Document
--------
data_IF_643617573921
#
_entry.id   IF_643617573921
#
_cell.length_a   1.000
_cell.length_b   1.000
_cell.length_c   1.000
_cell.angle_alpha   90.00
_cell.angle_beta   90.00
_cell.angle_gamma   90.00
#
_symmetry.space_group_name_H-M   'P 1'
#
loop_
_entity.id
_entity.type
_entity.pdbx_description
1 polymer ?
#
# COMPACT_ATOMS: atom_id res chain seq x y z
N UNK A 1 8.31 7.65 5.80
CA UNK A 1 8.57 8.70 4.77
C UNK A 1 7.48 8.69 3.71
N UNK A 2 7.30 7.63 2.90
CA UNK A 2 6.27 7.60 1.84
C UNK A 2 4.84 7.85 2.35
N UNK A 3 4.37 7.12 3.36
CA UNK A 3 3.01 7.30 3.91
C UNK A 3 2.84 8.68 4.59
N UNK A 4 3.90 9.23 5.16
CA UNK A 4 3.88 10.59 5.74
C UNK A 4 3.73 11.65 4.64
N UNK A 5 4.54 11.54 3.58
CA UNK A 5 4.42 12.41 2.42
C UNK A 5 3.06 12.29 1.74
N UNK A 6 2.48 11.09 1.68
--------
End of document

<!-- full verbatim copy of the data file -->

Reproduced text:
data_IF_643617573921
#
_entry.id   IF_643617573921
#
_cell.length_a   1.000
_cell.length_b   1.000
_cell.length_c   1.000
_cell.angle_alpha   90.00
_cell.angle_beta   90.00
_cell.angle_gamma   90.00
#
_symmetry.space_group_name_H-M   'P 1'
#
loop_
_entity.id
_entity.type
_entity.pdbx_description
1 polymer ?
#
# COMPACT_ATOMS: atom_id res chain seq x y z
N UNK A 1 8.31 7.65 5.80
CA UNK A 1 8.57 8.70 4.77
C UNK A 1 7.48 8.69 3.71
N UNK A 2 7.30 7.63 2.90
CA UNK A 2 6.27 7.60 1.84
C UNK A 2 4.84 7.85 2.35
N UNK A 3 4.37 7.12 3.36
CA UNK A 3 3.01 7.30 3.91
C UNK A 3 2.84 8.68 4.59
N UNK A 4 3.90 9.23 5.16
CA UNK A 4 3.88 10.59 5.74
C UNK A 4 3.73 11.65 4.64
N UNK A 5 4.54 11.54 3.58
CA UNK A 5 4.42 12.41 2.42
C UNK A 5 3.06 12.29 1.74
N UNK A 6 2.48 11.09 1.68